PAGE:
How to get faster: an introduction to speedcubing

Solving the cube in under a minute with the beginner solution? Ready for more?

First, note that learning algorithms alone will not make you faster. In order to get faster, in the words of a great cuber, SLOW DOWN and LOOK AHEAD. Fast fingers and a huge algorithm bank are worthless if you spend half your solve time looking for the pieces you need. Slow down your moves and use the time to look and plan ahead for your next moves. It seems counterintuitive, but over time this will help you get faster. This will help you at any level, whether you're a beginner looking to break a minute or a sub-20 cuber trying to shave off a few seconds. Practice, practice, practice!

The beginner layer by layer tutorial is a good first step to the Fridrich method. If you want to continue with the Fridrich method, start by learning the first seven algorithms on the OLL page, as well as the 21 PLL algorithms which will allow you to permute all the last layer pieces in one step.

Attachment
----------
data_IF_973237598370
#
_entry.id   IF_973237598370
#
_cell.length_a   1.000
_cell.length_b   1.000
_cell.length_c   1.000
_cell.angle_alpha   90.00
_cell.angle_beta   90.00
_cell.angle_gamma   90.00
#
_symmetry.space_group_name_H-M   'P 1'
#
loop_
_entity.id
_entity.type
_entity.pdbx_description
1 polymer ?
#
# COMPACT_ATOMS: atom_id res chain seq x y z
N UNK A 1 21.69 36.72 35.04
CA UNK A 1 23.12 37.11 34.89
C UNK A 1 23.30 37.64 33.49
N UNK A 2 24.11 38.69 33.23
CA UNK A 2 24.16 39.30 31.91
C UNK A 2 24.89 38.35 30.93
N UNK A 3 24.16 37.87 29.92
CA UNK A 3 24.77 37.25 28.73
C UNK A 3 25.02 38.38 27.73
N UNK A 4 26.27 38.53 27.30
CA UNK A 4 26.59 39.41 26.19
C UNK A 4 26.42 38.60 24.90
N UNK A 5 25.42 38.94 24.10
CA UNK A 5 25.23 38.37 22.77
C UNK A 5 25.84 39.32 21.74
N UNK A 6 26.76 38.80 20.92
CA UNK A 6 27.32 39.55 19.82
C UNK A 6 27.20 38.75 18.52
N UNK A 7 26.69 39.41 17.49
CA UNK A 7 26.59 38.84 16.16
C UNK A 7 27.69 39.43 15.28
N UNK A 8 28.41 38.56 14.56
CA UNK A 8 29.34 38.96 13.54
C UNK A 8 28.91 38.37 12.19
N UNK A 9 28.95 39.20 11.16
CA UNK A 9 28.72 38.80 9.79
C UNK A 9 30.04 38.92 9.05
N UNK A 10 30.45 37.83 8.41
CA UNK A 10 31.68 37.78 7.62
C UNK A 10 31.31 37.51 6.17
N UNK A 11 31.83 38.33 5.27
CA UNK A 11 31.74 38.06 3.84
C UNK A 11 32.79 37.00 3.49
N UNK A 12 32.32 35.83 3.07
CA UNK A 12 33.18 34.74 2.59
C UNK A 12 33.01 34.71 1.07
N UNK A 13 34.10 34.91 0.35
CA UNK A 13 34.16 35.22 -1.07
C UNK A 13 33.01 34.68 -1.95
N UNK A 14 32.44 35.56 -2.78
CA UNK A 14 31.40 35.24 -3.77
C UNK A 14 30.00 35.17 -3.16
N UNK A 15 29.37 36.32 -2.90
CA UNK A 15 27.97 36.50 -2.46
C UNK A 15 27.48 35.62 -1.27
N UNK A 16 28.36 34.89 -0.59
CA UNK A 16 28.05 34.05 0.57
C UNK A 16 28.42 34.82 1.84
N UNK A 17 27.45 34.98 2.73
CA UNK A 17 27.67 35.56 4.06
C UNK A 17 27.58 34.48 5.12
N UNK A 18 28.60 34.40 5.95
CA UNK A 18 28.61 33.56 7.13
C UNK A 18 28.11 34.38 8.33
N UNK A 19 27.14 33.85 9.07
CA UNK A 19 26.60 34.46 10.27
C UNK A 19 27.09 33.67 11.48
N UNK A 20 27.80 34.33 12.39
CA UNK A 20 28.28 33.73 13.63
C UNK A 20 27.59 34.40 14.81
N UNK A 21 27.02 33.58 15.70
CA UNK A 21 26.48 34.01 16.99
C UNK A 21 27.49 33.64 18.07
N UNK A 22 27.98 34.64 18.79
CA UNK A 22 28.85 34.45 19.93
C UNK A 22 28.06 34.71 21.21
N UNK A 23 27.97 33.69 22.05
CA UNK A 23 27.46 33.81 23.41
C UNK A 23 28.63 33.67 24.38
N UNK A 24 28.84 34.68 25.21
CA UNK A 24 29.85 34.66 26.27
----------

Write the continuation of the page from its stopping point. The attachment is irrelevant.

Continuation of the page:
You'll also want to start working on an advanced F2L, wherein the first layer corner and adjacent middle layer edge are solved together rather than in separate steps. I have provided algorithms, but I recommend playing around and trying to figure things out on your own rather than blindly memorizing them. Most of the F2L algorithms can be derived intuitively as long as you understand what's going on.

Once you've reached around 20 seconds on average, you can memorize the remaining 50 OLL algorithms. It should be noted that sub-20 is well within the realm of possibility without knowing them all though.

Of course, Fridrich isn't the only speedsolving method out there. It's just the one I'm most familiar with. Popular alternatives to Fridrich include the Petrus and Roux methods. These use different approaches to solving the cube but are worth looking into if you're interested.